Why starfish should not be thrown into the air

November 14, 2018 - 7:15 PM
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Starfish tossers
A group of alleged teachers caught the attention of the Department of Environment and Natural Resources after they were seen tossing starfish into the air. (Facebook/Zach Villaver)

The Department of Environment and Natural Resources is investigating a group of alleged teachers from the Department of Education after they were seen tossing starfish into the air during a beach trip in Palawan.

Starfish must not be exposed to air while being handled as it would damage their water vascular system responsible for their movement, digestion and respiration. Instant death will occur upon the air exposure.

The pictures were initially shared by a Facebook page named “Palawan Supernews,” although they have deleted their post as of this writing.

Some social media users were able to share screenshots and pictures of the post before its deletion.

While it’s not verified whether the group were educators of DepEd or not, their actions caused an online uproar that eventually caught the attention of the DENR.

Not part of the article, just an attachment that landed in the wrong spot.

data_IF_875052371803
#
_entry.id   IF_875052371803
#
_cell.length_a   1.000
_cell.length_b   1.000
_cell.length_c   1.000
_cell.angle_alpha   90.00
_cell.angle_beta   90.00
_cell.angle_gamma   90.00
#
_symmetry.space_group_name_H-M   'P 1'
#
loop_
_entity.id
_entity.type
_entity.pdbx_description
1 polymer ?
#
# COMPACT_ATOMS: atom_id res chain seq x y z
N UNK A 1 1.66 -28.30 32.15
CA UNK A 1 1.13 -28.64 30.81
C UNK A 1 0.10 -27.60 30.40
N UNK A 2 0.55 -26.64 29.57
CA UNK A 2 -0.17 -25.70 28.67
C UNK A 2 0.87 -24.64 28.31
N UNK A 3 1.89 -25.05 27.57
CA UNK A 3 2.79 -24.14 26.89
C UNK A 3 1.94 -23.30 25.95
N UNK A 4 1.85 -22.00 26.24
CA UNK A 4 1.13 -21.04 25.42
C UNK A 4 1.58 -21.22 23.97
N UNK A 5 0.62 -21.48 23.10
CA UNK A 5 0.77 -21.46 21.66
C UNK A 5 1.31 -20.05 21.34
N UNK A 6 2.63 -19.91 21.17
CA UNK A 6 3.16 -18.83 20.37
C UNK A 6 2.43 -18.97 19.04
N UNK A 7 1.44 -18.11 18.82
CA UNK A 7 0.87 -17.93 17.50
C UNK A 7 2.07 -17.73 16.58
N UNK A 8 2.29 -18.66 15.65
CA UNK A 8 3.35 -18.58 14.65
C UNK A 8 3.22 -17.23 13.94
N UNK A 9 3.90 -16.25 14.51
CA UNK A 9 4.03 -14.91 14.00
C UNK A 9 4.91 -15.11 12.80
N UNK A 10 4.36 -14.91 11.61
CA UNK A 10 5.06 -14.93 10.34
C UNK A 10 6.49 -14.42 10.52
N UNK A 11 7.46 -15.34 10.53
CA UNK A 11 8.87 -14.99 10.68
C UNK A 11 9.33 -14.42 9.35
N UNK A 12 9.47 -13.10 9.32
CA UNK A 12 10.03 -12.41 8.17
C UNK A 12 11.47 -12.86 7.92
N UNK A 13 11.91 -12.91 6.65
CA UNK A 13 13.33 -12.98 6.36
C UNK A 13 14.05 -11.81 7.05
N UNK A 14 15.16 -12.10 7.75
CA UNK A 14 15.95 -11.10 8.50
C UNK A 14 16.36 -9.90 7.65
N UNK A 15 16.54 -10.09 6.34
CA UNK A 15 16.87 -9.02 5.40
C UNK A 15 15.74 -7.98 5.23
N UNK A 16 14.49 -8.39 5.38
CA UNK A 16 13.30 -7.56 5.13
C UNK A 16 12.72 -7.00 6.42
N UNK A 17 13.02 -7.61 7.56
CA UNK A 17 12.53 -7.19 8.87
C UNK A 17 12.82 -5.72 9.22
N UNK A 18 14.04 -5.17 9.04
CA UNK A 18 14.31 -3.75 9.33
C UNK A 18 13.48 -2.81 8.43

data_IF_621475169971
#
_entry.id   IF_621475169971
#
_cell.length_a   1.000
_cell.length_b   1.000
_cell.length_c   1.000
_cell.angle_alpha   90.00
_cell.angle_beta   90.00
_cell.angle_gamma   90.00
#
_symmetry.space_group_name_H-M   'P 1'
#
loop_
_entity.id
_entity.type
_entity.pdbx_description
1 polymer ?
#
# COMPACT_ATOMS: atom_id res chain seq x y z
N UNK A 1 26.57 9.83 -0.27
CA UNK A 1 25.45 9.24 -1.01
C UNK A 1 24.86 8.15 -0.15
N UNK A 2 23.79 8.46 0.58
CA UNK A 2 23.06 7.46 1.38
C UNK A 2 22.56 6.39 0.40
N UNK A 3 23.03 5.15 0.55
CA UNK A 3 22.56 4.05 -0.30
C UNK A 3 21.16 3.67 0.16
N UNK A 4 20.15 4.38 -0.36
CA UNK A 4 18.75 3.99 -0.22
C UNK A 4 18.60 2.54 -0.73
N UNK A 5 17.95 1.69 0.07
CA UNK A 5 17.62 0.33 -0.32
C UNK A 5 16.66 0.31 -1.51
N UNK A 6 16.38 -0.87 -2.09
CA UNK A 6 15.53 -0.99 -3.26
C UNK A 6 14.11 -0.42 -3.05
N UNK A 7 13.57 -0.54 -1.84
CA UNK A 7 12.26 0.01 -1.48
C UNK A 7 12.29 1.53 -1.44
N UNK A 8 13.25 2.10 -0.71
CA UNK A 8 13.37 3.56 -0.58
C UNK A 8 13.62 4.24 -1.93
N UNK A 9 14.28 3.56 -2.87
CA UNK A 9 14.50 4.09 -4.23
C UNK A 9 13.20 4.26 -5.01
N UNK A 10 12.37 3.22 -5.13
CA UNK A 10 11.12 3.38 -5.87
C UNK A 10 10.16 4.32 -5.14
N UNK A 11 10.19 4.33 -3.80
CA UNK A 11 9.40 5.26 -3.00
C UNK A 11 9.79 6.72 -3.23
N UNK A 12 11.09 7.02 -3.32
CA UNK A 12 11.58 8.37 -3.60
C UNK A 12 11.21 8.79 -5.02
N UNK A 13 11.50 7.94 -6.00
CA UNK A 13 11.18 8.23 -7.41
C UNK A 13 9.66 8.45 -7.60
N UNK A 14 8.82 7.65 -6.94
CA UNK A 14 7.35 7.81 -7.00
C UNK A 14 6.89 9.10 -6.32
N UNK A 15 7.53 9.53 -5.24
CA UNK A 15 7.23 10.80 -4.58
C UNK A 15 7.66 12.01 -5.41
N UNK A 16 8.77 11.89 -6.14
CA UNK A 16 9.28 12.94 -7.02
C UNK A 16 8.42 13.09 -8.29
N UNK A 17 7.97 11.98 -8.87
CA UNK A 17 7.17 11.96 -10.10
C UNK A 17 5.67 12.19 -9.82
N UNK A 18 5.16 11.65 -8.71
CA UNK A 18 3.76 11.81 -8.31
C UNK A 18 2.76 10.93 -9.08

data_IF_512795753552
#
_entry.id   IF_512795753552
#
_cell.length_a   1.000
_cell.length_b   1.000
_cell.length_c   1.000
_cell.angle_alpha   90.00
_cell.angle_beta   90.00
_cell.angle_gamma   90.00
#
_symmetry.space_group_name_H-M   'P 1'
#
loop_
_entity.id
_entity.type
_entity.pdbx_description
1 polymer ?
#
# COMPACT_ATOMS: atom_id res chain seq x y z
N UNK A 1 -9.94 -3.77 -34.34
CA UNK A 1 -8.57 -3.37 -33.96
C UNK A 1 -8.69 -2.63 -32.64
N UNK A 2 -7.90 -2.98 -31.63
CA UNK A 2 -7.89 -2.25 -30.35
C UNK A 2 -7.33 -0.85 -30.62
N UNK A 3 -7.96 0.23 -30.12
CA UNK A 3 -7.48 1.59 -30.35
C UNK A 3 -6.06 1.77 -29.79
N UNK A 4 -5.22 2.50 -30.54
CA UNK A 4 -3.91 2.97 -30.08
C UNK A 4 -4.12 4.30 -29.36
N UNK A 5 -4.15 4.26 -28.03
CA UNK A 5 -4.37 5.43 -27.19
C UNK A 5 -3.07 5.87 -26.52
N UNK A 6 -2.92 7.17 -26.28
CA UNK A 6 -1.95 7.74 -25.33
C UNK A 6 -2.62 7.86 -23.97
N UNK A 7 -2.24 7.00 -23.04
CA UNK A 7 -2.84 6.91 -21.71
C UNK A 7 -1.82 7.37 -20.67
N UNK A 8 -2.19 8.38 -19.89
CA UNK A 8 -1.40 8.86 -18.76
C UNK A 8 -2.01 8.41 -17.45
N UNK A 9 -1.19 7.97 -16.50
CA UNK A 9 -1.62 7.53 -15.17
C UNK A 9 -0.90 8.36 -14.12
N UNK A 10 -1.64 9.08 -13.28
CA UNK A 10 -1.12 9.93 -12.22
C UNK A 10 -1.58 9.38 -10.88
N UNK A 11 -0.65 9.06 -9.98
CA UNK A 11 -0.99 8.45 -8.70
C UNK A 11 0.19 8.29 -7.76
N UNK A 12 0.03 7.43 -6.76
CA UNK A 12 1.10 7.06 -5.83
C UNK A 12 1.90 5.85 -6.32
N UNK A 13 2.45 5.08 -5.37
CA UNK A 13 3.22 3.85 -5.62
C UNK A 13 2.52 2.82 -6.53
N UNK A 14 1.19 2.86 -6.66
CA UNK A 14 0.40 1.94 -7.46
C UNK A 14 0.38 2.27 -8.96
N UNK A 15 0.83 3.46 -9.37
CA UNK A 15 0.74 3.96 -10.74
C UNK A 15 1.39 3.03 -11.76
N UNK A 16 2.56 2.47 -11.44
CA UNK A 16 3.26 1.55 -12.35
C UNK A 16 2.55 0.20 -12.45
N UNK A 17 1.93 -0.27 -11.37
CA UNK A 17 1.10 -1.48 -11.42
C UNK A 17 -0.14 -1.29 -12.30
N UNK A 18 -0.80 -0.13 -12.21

The government agency in a comments thread responded that the Biodiversity Management Bureau has already notified the field office in Palawan, as well as the Palawan Council for Sustainable Development.

They also noted that an information campaign would be prepared and launched to the public in relation to the matter.

DENR also tagged the Twitter account of DepEd, although the latter has yet to respond to the allegations.

Proper handling of starfish

Live starfish need to be handled with care even though they might look sturdy.

People must “gently pick it up and not bend or break its arms,” according to a website dedicated to providing starfish-related information.

The starfish must be wrapped in a moist towel or be placed in a “handy marine environment” filled with seawater. They must be fully submerged as they can only breathe through the tubes found on the surface of their body.

The chocolate chip starfish

The starfish that were seen being tossed in the air by a group of alleged teachers are scientifically called the Protoreaster nodosus.

Its common name is the horned sea star or the chocolate chip sea star due to its dark chocolate brown tubercles (or protrusions) seen on its surface reminiscent of chocolate chip cookies.

Chocolate chip starfish
A chocolate chip starfish must not be exposed to the air as it may damage their water vascular system responsible for primary functions. (Wikimedia Commons/File photo)

It is an ornamental type of starfish that can be found either in the most shallow lagoons or in Indo-Pacific oceanic reefs no deeper than 75 feet.

They are also commonly displayed in aquariums where the water quality must be superior and the nitrate levels, low.

Chocolate chip starfish cannot tolerate sudden changes in water chemistry which includes oxygen levels, salinity and PH levels. — Featured photo from Zach Villaver via Facebook